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Direct, surreal, and raw, a strange little film made on a microbudget that’s way better than it has the right to be. Written and directed by Evan Kidd, Panda Bear It is a charming film about a local rapper who finds himself trapped in a deep depression after the passing of his girlfriend. The film unfolds as a melody played from the keys of a piano, slow in low blue light inside the hold of a dreamlike haze. In other words, it deals strictly with emotion and handles said emotion with gentle hands.

Kamus Leonardo (Damien Elliot Bynum) is frozen. He’s still here, still living, but he doesn’t feel alive anymore. His girlfriend Destiny was his anchor in life, someone who saw something in him that he couldn’t see himself, and without her, the world has just stopped dead. On top of all that, he’s also seeing a panda bear everywhere he goes, or a person in a panda suit.

Yep. A panda suit.

It’s just hanging around. Big panda head hovering in worry over Kamus’s prone body on the couch, squeaky vocal cords chastising him for not eating anything but snack food. The panda is honestly a little creepy. It’s not supposed to be but there’s just something unnerving about a person walking around in a full animal consume all nonchalant in the background. So cute, so creepy. The panda serves as a symbol of Kamus’s grief and what he’s lost, what he misses, and his will to keep fighting. Every time he wants to give up, Panda won’t let him. I think it’s safe to say that pandas were Destiny’s favorite animal.

Stuck in a creative rut. He spends his days eating cheese puffs and avoiding any kind of painful thoughts. Making Kamus one of the most relatable movie characters of all time.

This is a short film. Credits included, it’s just 63 minutes. Proving a film doesn’t need to match the time it takes to commute from Cape Coral to St. Petersburg in order to be good. Take a note here people, stop making two and a half-hour long movies!

The short runtime forces everything to move along very quickly though, throwing Kamus in the final two stages of grief that immediately takes viewers through his depression into the early, but tender, stages of acceptance. Unlike other films about grief which often creates a before and after effect, showing life with Destiny and then without, Panda Bear It throws you in the middle of it. Jumping in the water already half-drowned. The wound is no longer fresh, having some time to improperly heal like a cut that stopped bleeding but never closed. Kamus has mourned, but in doing so, he’s become numb to the world. He’s lost the will to live and no one can get through to him. No one except Panda, who finally urges him to get out of the house.

Notebook in hand ready to be filled with rap lyrics, the two embark on a cross-country road trip where they see that someone everywhere is grieving from something in their past. “You’re not alone.”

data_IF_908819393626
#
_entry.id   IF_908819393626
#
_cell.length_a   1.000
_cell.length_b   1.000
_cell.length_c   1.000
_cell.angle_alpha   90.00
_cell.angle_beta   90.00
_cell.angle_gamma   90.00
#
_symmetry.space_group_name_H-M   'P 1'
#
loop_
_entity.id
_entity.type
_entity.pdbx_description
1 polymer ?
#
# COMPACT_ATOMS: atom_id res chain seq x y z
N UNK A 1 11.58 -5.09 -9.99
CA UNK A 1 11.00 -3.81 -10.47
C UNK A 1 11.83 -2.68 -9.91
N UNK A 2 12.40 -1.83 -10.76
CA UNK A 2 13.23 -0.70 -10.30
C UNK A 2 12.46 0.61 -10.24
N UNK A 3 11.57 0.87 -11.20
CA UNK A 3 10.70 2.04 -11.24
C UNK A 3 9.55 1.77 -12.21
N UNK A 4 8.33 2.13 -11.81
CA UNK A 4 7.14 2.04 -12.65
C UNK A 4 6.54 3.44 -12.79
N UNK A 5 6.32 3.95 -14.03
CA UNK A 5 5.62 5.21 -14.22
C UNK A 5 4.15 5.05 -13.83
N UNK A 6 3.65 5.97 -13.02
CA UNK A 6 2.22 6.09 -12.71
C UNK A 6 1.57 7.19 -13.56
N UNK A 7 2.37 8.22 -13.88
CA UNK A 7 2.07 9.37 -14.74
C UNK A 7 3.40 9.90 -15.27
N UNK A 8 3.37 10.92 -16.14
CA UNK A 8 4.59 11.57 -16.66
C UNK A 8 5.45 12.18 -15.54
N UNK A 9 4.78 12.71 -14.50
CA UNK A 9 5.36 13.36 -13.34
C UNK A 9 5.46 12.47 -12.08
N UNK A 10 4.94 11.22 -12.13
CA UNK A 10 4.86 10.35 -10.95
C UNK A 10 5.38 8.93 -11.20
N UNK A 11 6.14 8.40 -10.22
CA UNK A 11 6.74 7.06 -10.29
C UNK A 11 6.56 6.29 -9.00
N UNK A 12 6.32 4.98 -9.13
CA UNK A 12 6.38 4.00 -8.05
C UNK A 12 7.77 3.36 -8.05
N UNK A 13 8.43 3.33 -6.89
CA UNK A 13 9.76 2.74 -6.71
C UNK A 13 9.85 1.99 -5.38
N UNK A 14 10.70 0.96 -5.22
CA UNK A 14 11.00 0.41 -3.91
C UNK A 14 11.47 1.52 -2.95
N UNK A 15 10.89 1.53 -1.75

Apparently, Panda Bear It was made on a budget of $500 but it does not feel like it. Every penny was well spent. The score, audio, and cinematography are all spectacular. The opening shots of the film especially, featuring the two departed lovers embracing in a field lit by dusk is absolutely gorgeous to look at.

A quick but powerful study of the mourning process, Panda Bear It has a lot to say and it says it well. Sincere and honest in its portrayal. There are different ways to deal with grief and Kamus goes through a bunch of them, blending the surrealist depression with dry humor and real charm.

There are some light horror undertones in this feature, only in the very beginning though. It lives within Kamus, in his fear of accepting that Destiny is gone and she’s never coming back. Her absence is quite literally haunting him.

You can stream Panda Bear It now on Amazon Prime

3.5 out of 5 stars (3.5 / 5)

If you want to check out the movie, click on down or on any of the amazon prime links. Remember, if you do view it via the links we get some $ from it.

Rachel Roth is a writer who lives in South Florida. She has a degree in Writing Studies and a Certificate in Creative Writing, her work has appeared in several literary journals and anthologies. @WinterGreenRoth

Movies n TV

Horror Noire, a Film Review

Horror Noire is a horror collection that includes “Daddy,” “The Lake,” “Brand of Evil,” “Bride Before You,” “Fugue State,” and “Sundown.”

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Horror Noire is a horror collection brought by the combined efforts of AMC+ and Shudder. The collection includes “Daddy,” “The Lake,” “Brand of Evil,” “Bride Before You,” “Fugue State,” and “Sundown.” Horror Noire boasts Black directors and screenwriters, providing six unique stories.

As this collection explores six stories, I will skip the usual synopsis to assess the genres and ideas explored, albeit limited as needed. Expect to find supernatural horror, creature features, and psychological thrillers. Many short films deal with these genres while exploring Black issues, but this isn’t universal for the collection.

The directors and writers include Zandashé Brown, Robin Givens, Rob Greenlea, Kimani Ray Smith, Steven Barnes, Ezra Clayton Daniels, Tananarive Due, Shernold Edwards, Victor LaValle, and Al Letson.

Woman and man wearing a vote for candidate shirt, scared of something off screne
Image from “Sundown” Directed by Kimani Ray Smith

What I Like

Each story remains unique, holding different strengths and weaknesses that highlight drastically different perspectives. Collections like VHS hold a similar premise to create their collection, but Horror Noire gives more creative freedom to its talent to be independent.

My personal favorite short film is Zandashé Brown’s “Bride Before You.” This period piece unravels a fable set in the Reconstruction Era. The entry feels Fabulistic in approach, which happens to be my preferred niche.